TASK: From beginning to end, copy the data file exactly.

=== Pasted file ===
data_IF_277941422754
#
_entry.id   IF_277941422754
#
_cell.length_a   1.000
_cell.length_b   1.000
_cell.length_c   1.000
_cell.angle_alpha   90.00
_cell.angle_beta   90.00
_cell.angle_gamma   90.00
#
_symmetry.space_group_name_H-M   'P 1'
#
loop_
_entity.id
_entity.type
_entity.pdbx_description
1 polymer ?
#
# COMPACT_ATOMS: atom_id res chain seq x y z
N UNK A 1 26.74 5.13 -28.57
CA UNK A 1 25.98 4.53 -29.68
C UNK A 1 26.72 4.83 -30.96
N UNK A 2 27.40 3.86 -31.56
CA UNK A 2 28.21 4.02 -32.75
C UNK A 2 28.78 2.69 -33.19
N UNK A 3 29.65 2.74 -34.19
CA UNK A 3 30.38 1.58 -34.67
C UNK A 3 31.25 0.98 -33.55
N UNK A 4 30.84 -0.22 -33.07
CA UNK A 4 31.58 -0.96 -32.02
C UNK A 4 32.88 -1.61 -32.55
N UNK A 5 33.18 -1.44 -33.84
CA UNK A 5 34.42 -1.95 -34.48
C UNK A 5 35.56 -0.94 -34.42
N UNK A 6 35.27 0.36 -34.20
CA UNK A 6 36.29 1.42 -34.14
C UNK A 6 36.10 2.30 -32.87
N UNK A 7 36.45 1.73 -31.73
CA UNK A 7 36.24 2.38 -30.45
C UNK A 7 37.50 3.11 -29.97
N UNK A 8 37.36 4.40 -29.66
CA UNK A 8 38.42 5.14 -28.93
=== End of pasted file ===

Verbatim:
data_IF_277941422754
#
_entry.id   IF_277941422754
#
_cell.length_a   1.000
_cell.length_b   1.000
_cell.length_c   1.000
_cell.angle_alpha   90.00
_cell.angle_beta   90.00
_cell.angle_gamma   90.00
#
_symmetry.space_group_name_H-M   'P 1'
#
loop_
_entity.id
_entity.type
_entity.pdbx_description
1 polymer ?
#
# COMPACT_ATOMS: atom_id res chain seq x y z
N UNK A 1 26.74 5.13 -28.57
CA UNK A 1 25.98 4.53 -29.68
C UNK A 1 26.72 4.83 -30.96
N UNK A 2 27.40 3.86 -31.56
CA UNK A 2 28.21 4.02 -32.75
C UNK A 2 28.78 2.69 -33.19
N UNK A 3 29.65 2.74 -34.19
CA UNK A 3 30.38 1.58 -34.67
C UNK A 3 31.25 0.98 -33.55
N UNK A 4 30.84 -0.22 -33.07
CA UNK A 4 31.58 -0.96 -32.02
C UNK A 4 32.88 -1.61 -32.55
N UNK A 5 33.18 -1.44 -33.84
CA UNK A 5 34.42 -1.95 -34.48
C UNK A 5 35.56 -0.94 -34.42
N UNK A 6 35.27 0.36 -34.20
CA UNK A 6 36.29 1.42 -34.14
C UNK A 6 36.10 2.30 -32.87
N UNK A 7 36.45 1.73 -31.73
CA UNK A 7 36.24 2.38 -30.45
C UNK A 7 37.50 3.11 -29.97
N UNK A 8 37.36 4.40 -29.66
CA UNK A 8 38.42 5.14 -28.93